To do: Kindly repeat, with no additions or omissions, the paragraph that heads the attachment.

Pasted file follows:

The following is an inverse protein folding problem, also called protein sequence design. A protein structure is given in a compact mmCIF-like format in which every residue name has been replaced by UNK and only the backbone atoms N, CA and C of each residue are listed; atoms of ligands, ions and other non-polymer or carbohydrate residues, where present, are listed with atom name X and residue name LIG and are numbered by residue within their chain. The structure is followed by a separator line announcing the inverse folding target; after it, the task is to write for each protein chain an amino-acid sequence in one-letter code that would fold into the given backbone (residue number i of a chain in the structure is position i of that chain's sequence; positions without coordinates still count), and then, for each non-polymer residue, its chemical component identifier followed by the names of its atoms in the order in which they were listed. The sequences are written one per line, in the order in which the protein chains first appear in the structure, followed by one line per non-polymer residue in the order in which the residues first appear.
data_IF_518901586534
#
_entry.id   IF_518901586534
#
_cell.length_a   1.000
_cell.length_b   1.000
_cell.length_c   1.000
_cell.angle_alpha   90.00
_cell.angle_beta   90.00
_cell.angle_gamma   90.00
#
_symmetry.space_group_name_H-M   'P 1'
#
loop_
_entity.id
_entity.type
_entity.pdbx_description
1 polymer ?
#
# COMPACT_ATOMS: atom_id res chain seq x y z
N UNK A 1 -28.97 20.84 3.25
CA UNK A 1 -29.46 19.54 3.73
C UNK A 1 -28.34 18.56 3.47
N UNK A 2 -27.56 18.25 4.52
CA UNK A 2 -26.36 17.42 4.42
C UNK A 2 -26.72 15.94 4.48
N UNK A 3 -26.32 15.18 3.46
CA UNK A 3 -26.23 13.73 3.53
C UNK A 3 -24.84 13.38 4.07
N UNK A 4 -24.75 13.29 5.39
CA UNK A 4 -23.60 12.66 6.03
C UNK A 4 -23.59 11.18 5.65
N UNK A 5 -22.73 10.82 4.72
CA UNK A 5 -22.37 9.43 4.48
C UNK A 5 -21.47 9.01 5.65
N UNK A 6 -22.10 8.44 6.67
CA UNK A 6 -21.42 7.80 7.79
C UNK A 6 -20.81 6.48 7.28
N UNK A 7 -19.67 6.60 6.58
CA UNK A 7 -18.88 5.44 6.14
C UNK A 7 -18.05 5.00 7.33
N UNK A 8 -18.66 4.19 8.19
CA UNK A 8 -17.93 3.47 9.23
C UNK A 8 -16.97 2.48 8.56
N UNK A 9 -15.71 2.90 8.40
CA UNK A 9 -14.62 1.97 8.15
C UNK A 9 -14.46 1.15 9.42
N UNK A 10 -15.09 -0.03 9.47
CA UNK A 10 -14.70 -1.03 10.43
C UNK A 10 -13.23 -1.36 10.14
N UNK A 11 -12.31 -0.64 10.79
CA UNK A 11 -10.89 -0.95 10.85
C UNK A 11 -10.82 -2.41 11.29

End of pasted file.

The following is an inverse protein folding problem, also called protein sequence design. A protein structure is given in a compact mmCIF-like format in which every residue name has been replaced by UNK and only the backbone atoms N, CA and C of each residue are listed; atoms of ligands, ions and other non-polymer or carbohydrate residues, where present, are listed with atom name X and residue name LIG and are numbered by residue within their chain. The structure is followed by a separator line announcing the inverse folding target; after it, the task is to write for each protein chain an amino-acid sequence in one-letter code that would fold into the given backbone (residue number i of a chain in the structure is position i of that chain's sequence; positions without coordinates still count), and then, for each non-polymer residue, its chemical component identifier followed by the names of its atoms in the order in which they were listed. The sequences are written one per line, in the order in which the protein chains first appear in the structure, followed by one line per non-polymer residue in the order in which the residues first appear.